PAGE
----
Welcome to another installment of Scene Study, where we break down dramatic scenes in recent popular entertainment as they might play out in DramaSystem.
In the Mad Men season opener [stop reading here if you don’t want to know], Don Draper and his new wife Megan find themselves at odds after she embarrasses him with a surprise party, at which she performs a suggestive yeh yeh number. The next day, discovering that she’s left work, Don heads to their new apartment to have it out with her. Megan puts him on the defensive with a bizarre tactic—lashing out in anger while simultaneously shucking her house coat to clean up the still-trashed apartment clad only in sexy lingerie. Taken aback, and then finally overcome with desire, Don jumps on her. Cut to: post-coital reconciliation.
In DramaSystem terms, Don is the petitioner—he’s the one whose desire for an emotional concession from Megan kicks off the scene. Megan proves an aggressive granter, throwing Don off by presenting him with bold emotional demands of her own.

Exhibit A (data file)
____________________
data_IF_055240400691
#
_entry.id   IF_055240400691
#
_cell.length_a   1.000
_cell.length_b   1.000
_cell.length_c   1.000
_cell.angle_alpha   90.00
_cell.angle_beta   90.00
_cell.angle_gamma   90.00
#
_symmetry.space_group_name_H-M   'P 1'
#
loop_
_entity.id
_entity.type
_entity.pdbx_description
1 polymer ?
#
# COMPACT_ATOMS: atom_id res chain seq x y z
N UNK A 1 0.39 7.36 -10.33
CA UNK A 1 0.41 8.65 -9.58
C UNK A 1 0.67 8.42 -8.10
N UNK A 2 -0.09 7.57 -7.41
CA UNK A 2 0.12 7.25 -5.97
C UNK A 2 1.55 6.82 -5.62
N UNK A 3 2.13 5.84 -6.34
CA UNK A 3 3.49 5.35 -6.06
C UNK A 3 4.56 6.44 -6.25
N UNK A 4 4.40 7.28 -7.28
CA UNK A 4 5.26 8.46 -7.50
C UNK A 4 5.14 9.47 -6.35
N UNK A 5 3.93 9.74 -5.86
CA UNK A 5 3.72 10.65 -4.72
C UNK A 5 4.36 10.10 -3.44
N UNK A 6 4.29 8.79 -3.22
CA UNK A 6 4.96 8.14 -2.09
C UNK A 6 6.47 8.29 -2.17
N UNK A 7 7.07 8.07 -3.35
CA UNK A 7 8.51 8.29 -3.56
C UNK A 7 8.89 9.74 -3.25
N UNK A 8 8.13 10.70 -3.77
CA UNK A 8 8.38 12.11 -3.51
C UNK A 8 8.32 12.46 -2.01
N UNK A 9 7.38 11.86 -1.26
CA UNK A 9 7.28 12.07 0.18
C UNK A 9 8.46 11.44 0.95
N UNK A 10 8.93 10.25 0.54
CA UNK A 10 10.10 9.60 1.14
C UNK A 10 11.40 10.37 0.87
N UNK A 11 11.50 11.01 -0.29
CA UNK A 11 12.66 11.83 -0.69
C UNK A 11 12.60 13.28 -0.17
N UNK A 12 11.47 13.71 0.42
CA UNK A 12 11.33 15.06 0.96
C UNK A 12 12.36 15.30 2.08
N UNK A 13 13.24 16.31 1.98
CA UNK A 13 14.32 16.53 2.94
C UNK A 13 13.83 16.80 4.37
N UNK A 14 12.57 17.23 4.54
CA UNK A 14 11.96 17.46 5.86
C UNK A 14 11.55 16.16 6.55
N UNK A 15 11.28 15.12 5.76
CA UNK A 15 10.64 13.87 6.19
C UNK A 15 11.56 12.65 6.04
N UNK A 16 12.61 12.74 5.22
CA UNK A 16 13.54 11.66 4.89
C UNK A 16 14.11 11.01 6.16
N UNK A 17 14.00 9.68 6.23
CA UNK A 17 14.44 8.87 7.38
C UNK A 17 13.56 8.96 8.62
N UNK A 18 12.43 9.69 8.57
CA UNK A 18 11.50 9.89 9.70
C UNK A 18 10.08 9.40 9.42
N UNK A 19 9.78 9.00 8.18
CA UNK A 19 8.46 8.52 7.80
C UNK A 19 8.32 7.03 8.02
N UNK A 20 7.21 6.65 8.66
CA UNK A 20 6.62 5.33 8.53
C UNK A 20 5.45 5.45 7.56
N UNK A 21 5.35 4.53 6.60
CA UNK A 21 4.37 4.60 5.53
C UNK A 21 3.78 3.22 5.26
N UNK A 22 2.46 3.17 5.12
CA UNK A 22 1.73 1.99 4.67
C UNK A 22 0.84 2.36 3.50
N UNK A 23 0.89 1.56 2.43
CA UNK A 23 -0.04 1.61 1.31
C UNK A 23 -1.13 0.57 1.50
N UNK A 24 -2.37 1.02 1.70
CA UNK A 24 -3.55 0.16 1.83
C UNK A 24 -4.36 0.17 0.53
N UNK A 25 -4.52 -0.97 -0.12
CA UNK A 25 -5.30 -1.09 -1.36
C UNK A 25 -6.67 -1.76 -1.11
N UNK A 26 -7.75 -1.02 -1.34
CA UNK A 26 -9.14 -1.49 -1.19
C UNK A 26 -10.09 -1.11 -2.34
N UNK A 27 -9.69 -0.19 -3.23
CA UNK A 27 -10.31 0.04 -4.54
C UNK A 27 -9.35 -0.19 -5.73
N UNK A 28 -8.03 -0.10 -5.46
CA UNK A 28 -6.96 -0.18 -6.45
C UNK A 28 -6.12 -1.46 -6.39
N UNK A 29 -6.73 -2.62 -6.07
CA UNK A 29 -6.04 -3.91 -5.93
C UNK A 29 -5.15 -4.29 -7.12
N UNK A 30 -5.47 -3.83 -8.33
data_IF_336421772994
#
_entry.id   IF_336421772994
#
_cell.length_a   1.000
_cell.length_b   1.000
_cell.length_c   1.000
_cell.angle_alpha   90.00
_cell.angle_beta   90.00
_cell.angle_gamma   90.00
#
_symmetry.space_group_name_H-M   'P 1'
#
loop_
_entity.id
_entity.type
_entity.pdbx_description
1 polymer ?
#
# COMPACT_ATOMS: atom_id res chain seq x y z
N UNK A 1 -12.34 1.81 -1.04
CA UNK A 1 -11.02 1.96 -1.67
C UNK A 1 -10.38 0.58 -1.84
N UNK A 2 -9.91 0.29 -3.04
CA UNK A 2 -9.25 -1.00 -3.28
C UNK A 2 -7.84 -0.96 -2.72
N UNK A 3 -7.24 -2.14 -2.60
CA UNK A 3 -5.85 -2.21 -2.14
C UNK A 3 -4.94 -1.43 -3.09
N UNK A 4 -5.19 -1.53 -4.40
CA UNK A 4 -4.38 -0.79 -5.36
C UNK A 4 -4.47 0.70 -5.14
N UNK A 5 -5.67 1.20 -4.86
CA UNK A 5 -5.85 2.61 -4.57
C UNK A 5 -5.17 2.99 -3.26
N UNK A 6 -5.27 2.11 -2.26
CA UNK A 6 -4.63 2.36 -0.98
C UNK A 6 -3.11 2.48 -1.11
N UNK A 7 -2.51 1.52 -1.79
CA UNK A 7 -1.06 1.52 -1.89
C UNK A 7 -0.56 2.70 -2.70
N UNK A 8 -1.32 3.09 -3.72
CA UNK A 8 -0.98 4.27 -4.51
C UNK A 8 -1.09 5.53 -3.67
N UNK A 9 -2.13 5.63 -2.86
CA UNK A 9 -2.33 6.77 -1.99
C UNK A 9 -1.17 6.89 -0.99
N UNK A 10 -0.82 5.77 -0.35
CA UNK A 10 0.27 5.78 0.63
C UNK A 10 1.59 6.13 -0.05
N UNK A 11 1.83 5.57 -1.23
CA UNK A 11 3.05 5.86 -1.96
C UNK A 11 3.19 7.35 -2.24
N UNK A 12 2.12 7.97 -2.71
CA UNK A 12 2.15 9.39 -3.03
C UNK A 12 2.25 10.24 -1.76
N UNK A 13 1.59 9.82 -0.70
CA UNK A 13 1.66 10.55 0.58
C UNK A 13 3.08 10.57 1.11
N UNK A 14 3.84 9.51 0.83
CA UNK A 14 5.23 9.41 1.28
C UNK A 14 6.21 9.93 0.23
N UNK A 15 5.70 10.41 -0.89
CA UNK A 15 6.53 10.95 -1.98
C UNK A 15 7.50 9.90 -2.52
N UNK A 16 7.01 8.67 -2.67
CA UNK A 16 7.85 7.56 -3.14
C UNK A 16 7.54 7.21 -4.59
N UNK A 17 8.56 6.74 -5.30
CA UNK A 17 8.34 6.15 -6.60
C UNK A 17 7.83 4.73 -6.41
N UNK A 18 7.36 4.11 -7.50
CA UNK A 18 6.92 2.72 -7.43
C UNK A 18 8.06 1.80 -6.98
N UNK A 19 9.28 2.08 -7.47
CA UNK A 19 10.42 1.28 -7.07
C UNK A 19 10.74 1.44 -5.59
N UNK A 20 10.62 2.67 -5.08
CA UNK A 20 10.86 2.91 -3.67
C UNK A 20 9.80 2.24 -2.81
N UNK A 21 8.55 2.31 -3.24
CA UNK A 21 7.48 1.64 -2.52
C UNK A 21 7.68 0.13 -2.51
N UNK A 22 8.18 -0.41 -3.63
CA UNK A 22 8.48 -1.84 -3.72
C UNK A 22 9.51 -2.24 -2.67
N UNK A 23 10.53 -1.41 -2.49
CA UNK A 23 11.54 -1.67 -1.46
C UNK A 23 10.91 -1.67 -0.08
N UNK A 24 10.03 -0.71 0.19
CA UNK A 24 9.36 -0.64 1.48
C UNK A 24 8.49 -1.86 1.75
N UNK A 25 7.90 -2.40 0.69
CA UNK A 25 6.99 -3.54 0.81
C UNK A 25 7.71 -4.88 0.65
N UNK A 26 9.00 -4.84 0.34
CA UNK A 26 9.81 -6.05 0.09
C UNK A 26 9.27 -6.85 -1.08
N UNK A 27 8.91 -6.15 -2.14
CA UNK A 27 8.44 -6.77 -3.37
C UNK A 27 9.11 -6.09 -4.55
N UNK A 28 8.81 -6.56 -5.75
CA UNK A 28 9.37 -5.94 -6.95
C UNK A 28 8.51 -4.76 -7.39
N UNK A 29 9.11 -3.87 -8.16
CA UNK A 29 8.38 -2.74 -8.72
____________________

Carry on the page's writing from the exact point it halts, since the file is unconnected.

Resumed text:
Were I playing Don Draper, I’d score the result as refusal of the petition, earning me a drama token. I wanted to get my power back from my surprisingly formidable young bride, and instead established her power over me. Another player might score it as a granting of the petition, earning Megan’s player a drama token. In this view, Don wanted to reconnect with Megan, and she let him, in a way that saved face for both of them. Given the apparent direction of the new season, which might be sub-titled “Don Gets Old”, both Matthew Weiner and I might disagree with you. But in DramaSystem, the petitioner’s player is always free to specify that his petition was granted, whether the GM and the rest of the group agree or not.